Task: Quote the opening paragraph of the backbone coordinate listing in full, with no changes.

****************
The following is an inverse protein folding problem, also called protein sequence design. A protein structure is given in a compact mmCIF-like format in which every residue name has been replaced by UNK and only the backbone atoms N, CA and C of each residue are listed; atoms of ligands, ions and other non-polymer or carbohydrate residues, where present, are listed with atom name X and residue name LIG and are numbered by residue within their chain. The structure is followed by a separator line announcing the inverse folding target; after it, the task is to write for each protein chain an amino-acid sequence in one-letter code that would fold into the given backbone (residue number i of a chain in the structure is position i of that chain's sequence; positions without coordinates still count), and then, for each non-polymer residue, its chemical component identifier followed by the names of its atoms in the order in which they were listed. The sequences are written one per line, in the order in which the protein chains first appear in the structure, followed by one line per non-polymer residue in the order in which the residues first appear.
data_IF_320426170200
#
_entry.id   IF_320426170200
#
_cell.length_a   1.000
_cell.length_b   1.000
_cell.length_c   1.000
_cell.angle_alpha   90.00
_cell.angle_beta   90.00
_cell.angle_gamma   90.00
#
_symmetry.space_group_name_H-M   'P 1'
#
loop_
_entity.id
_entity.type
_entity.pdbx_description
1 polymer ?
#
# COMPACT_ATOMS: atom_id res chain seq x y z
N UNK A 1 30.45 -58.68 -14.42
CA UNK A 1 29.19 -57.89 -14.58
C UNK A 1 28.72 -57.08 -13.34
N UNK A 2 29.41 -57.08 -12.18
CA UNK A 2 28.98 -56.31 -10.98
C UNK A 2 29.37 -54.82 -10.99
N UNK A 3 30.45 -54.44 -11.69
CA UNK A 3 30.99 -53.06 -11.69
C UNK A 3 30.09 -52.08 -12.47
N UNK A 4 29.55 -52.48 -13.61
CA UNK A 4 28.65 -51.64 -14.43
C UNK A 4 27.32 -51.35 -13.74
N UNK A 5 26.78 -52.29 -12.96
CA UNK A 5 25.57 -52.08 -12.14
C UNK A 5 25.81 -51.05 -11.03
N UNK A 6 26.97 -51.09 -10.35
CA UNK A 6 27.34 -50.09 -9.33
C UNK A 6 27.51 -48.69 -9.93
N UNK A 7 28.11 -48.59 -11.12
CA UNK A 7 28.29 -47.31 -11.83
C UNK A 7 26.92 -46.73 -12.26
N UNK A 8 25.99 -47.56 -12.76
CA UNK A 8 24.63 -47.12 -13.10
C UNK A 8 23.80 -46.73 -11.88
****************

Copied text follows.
The following is an inverse protein folding problem, also called protein sequence design. A protein structure is given in a compact mmCIF-like format in which every residue name has been replaced by UNK and only the backbone atoms N, CA and C of each residue are listed; atoms of ligands, ions and other non-polymer or carbohydrate residues, where present, are listed with atom name X and residue name LIG and are numbered by residue within their chain. The structure is followed by a separator line announcing the inverse folding target; after it, the task is to write for each protein chain an amino-acid sequence in one-letter code that would fold into the given backbone (residue number i of a chain in the structure is position i of that chain's sequence; positions without coordinates still count), and then, for each non-polymer residue, its chemical component identifier followed by the names of its atoms in the order in which they were listed. The sequences are written one per line, in the order in which the protein chains first appear in the structure, followed by one line per non-polymer residue in the order in which the residues first appear.